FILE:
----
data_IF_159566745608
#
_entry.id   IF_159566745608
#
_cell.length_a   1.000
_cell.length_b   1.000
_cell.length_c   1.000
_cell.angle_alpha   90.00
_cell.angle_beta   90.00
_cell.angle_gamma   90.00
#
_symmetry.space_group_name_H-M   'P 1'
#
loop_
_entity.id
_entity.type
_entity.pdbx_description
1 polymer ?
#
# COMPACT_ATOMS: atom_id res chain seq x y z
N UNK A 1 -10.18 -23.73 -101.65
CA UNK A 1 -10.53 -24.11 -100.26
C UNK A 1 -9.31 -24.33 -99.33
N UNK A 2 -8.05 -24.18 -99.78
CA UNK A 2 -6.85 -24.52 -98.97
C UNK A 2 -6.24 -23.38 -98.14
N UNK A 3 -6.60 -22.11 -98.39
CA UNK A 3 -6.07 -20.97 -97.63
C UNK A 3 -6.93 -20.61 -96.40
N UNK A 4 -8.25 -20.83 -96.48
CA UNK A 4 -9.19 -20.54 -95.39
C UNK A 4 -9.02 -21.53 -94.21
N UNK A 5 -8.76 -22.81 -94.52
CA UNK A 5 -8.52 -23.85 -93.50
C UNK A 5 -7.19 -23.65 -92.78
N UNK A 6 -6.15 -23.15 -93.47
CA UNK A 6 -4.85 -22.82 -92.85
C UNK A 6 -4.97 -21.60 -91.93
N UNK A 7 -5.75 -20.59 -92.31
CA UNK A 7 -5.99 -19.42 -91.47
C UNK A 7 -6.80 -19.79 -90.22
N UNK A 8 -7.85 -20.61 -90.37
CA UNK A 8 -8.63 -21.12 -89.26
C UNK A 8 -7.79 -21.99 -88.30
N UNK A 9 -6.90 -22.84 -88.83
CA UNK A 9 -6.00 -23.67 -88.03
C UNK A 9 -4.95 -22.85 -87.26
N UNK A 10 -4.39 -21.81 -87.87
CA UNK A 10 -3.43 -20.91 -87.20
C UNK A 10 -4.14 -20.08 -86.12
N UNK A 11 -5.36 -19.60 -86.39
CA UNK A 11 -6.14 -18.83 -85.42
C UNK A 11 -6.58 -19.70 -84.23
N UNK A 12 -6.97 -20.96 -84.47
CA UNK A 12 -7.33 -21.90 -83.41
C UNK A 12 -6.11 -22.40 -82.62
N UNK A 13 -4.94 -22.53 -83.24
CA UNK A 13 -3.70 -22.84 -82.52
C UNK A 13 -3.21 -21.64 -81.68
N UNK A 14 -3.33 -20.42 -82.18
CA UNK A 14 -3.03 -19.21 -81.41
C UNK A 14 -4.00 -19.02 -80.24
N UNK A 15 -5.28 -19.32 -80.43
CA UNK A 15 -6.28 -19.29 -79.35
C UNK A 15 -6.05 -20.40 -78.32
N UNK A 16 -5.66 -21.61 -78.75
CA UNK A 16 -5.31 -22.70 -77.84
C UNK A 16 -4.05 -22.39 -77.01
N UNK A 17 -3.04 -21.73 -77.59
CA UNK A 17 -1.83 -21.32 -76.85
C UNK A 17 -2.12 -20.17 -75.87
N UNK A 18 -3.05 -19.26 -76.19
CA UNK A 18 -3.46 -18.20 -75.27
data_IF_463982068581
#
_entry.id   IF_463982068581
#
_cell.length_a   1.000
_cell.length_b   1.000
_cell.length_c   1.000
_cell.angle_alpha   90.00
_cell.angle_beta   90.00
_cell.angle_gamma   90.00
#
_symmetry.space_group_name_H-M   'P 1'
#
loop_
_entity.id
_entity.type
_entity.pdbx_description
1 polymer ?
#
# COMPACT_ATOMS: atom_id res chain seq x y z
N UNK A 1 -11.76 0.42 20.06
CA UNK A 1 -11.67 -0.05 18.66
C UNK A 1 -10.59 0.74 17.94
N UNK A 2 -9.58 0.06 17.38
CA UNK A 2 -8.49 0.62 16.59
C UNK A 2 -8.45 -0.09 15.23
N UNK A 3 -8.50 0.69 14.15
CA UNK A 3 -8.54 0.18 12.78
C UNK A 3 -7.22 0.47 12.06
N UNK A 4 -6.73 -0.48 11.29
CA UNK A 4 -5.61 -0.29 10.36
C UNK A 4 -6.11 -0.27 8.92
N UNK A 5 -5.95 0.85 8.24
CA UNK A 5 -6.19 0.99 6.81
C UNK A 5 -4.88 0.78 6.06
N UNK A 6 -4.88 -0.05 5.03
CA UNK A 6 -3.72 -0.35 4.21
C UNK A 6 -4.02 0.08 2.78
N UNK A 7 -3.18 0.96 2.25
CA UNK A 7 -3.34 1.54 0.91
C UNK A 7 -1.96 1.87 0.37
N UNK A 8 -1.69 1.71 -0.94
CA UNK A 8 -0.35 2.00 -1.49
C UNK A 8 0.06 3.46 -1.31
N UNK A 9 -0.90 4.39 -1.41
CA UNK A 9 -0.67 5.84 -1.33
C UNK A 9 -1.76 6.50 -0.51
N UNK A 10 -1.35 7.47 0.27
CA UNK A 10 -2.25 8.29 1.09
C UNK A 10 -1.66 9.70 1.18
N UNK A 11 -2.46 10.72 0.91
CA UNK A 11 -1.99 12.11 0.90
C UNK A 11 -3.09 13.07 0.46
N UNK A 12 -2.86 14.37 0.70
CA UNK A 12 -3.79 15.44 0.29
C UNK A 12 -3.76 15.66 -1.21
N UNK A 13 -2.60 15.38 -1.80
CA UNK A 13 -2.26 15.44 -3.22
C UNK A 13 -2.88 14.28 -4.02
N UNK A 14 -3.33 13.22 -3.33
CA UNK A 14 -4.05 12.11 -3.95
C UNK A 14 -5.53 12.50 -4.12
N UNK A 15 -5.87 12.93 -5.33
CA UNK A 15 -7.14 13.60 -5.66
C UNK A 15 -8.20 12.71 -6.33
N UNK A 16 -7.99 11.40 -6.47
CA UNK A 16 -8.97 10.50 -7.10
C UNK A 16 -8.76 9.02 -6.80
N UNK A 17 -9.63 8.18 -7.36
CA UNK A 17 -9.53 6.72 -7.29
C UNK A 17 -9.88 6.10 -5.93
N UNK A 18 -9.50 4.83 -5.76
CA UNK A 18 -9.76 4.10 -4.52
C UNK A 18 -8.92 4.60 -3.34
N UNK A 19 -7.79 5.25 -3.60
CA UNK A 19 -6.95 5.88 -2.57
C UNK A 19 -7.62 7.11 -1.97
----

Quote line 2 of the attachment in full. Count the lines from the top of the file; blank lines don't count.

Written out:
#